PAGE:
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We finalised 223% more FOI complaints; 71 in 2019–20 compared to 22 in 2018–19.The average time taken to close an FOI complaint was 11.6 months.<br />52% of all FOI complaints were finalised within 12 months against a target of 80%.<br />

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We received 15% more applications for Information Commissioner reviews of FOI decisions; 1,066 in 2019–20 compared to 928 in 2018–19

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The top 5 agencies involved in Information Commissioner reviews were: <br />Department of Home Affairs (283)<br />Services Australia (153)<br />Australian Federal Police (58)<br />Department of Defence (41)<br />Department of Foreign Affairs and Trade (33)<br />

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We finalised 26% more Information Commissioner reviews; 829 in 2019–20 compared to 659 in 2018–19.<br />The average time taken to finalise an Information Commissioner review was 8.1 months.<br />72% of applications for Information Commissioner review were finalised within 12 months against <br />a target of 80%.<br />

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Part 2: Performance


I, Angelene Falk, as the accountable authority of the Office of the Australian Information Commissioner (OAIC), present the 2019–20 annual performance statement of the OAIC, as required under paragraph 39(1)(a) of the Public Governance, Performance and Accountability Act 2013 (PGPA Act). In my opinion, this annual performance statement is based on properly maintained records, accurately reflects the performance of the entity, and complies with subsection 39(2) of the PGPA Act.

Overall performance

During this reporting period, we worked to achieve the 31 indicators outlined in the OAIC Corporate Plan 2019–20. We measure our success against our performance indicators which are grouped under our 4 strategic priorities.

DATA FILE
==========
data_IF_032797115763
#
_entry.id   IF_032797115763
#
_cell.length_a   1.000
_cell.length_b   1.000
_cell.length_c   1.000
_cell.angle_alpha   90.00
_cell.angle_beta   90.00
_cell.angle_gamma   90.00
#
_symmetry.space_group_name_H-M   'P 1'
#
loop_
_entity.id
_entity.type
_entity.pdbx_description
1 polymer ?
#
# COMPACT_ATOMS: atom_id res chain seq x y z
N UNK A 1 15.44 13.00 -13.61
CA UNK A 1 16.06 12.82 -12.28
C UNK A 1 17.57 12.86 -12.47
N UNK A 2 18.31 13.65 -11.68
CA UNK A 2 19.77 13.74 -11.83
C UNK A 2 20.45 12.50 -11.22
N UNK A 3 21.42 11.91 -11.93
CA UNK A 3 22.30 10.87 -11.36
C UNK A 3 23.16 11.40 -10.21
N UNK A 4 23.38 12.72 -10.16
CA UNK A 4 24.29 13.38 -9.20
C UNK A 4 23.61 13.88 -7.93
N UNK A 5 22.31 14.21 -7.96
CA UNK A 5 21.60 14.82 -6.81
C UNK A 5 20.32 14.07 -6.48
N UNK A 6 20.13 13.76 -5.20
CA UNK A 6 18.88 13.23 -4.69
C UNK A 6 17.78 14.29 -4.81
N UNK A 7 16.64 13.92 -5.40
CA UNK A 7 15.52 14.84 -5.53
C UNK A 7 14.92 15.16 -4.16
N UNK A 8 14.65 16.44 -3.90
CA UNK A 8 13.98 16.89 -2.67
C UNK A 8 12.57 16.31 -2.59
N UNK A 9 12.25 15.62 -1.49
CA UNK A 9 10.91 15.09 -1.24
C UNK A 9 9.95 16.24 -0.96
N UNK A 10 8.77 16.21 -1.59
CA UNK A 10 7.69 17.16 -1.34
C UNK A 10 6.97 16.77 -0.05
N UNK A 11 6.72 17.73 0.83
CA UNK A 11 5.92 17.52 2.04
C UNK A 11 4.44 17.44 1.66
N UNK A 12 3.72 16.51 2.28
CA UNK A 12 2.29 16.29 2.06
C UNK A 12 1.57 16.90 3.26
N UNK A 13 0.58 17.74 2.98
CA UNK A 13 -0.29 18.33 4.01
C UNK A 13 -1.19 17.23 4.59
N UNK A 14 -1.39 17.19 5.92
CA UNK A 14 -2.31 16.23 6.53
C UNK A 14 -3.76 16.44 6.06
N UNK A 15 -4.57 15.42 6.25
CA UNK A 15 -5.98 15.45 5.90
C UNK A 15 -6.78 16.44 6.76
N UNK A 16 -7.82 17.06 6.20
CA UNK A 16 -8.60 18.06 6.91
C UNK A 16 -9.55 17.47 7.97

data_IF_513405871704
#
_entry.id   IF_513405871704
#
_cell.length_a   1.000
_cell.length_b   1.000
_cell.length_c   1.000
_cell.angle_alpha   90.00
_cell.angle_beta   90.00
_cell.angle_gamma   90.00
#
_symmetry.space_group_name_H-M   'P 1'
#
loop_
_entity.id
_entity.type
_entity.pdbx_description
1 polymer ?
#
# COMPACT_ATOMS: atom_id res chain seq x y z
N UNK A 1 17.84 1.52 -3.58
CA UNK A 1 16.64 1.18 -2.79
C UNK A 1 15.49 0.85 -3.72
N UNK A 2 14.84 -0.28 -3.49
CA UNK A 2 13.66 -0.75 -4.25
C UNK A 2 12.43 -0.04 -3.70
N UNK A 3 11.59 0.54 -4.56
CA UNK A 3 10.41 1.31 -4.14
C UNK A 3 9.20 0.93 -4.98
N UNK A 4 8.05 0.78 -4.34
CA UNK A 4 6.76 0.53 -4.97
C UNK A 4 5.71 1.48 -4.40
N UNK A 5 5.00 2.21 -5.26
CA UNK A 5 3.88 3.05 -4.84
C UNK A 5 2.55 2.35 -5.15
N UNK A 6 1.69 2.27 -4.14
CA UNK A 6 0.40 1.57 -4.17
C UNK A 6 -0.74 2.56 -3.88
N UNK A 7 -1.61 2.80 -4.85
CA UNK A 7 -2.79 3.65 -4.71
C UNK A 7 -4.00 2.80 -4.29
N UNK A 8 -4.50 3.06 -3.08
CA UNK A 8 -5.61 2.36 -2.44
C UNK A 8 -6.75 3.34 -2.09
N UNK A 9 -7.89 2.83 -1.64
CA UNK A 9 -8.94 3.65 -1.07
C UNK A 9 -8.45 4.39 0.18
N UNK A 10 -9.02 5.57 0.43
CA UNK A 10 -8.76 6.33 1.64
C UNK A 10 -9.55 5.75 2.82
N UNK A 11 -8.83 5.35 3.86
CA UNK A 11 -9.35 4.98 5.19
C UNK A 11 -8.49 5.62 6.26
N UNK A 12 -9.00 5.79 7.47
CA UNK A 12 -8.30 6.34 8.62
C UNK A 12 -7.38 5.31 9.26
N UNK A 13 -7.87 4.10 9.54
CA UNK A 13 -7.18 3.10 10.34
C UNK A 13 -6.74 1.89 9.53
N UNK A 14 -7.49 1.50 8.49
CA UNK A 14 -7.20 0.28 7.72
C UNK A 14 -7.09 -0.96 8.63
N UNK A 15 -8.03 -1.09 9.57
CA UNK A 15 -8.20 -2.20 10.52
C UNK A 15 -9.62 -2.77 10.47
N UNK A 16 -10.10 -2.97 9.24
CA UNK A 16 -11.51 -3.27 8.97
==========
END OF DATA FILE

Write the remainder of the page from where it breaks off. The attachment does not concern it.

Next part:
We delivered on our purpose to promote and uphold privacy and information access rights.

In 2019–20, the OAIC achieved 16 of our 31 performance indicators and partially achieved 4 indicators. We did not achieve 8 indicators, and this result largely reflects increased volumes of work and our systematic efforts to reduce the backlog created by a sustained increase in privacy complaints and Information Commissioner (IC) review applications over recent years.

Three further indicators did not apply during this reporting period, as the commencement of the Consumer Data Right and reforms to the Privacy Act 1988 were delayed.

Among the highlights of our performance in 2019–20:

  • We assisted 3,366 complainants in resolving privacy issues, about 15% more than in 2018–19, with an average finalisation time of 4.7 months
  • We handled 14,842 privacy enquiries and 2,297 FOI enquiries, down 15% and 20% respectively on 2018–19
  • We finalised 26% more IC reviews than in 2018–19
  • We cooperated with our co-regulator, the Australian Competition and Consumer Commission (ACCC), to implement the Consumer Data Right on 1 July 2020
  • For the first time in the history of the OAIC, we commenced civil proceedings in the Federal Court. Proceedings are against Facebook Inc. and Facebook Ireland
  • Following the outbreak of COVID-19, we convened a COVID Taskforce and provided a significant volume of policy advice, including in relation to the important privacy safeguards that were built into the Australian Government’s COVIDSafe app
  • We released a Guide to health privacy to help providers understand their obligations and embed good privacy practice
  • We launched a new e-learning course to support good privacy practice in Australian Government agencies
  • We attracted a record number of supporters for our Privacy Awareness Week campaign
  • We led a campaign for Right to Know Day to raise awareness of access to information rights and responsibilities.

Click here for the 2019-20 Annual Report errata

Where to find the full report

The OAIC Annual Report 2019–20 is available in HTML on the Transparency Portal: